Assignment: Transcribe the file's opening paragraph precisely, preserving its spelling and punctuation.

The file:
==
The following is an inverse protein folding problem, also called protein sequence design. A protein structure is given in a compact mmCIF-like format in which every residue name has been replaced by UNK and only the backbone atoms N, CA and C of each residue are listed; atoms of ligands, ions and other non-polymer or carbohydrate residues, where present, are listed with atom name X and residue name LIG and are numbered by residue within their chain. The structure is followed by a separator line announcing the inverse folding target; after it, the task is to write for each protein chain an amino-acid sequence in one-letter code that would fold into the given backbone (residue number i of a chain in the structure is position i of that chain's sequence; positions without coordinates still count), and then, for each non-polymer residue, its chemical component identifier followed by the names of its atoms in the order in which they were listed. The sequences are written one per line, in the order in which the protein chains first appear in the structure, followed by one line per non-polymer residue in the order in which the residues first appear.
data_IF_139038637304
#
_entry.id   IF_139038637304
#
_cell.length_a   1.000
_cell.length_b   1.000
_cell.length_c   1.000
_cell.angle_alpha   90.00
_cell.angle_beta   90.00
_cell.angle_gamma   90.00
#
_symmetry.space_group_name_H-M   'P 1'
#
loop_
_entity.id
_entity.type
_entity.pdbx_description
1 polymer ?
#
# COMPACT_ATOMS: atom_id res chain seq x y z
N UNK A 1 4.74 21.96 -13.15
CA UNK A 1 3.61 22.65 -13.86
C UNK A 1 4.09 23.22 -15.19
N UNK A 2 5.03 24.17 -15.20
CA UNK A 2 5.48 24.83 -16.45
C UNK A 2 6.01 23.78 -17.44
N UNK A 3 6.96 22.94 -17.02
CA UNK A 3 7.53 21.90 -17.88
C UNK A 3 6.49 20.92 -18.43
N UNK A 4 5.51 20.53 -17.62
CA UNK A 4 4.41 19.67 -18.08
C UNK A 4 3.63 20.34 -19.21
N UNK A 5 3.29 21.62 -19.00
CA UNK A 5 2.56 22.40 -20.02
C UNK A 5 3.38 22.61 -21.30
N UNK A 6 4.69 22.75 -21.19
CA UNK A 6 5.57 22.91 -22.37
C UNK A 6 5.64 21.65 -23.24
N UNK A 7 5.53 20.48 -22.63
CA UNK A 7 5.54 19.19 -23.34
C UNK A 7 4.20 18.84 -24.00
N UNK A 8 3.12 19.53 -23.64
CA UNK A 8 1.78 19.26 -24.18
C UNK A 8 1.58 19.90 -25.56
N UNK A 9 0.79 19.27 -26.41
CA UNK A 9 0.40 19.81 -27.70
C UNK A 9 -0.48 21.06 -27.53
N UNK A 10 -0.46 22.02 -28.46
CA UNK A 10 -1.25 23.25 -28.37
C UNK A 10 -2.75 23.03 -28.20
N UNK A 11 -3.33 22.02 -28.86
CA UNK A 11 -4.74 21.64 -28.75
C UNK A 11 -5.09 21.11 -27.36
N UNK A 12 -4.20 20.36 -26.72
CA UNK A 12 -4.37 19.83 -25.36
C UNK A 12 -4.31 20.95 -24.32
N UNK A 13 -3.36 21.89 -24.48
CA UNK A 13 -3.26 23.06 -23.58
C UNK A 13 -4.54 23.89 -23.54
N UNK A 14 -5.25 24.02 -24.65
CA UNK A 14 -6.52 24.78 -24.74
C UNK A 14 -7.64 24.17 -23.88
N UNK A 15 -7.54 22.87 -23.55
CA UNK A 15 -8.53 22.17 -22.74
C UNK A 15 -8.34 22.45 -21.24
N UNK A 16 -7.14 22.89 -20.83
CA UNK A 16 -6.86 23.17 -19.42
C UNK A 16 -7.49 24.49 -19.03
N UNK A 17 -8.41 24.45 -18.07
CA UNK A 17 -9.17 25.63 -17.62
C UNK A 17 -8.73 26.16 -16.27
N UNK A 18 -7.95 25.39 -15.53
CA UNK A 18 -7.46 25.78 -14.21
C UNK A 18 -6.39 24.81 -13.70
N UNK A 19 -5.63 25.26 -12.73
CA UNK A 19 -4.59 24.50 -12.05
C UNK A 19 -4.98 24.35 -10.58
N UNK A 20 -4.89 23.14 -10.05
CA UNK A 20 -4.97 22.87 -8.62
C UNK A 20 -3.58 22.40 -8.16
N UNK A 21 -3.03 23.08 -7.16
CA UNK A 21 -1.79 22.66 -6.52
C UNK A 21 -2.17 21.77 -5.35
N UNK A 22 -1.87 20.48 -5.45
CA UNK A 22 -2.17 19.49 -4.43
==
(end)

The following is an inverse protein folding problem, also called protein sequence design. A protein structure is given in a compact mmCIF-like format in which every residue name has been replaced by UNK and only the backbone atoms N, CA and C of each residue are listed; atoms of ligands, ions and other non-polymer or carbohydrate residues, where present, are listed with atom name X and residue name LIG and are numbered by residue within their chain. The structure is followed by a separator line announcing the inverse folding target; after it, the task is to write for each protein chain an amino-acid sequence in one-letter code that would fold into the given backbone (residue number i of a chain in the structure is position i of that chain's sequence; positions without coordinates still count), and then, for each non-polymer residue, its chemical component identifier followed by the names of its atoms in the order in which they were listed. The sequences are written one per line, in the order in which the protein chains first appear in the structure, followed by one line per non-polymer residue in the order in which the residues first appear.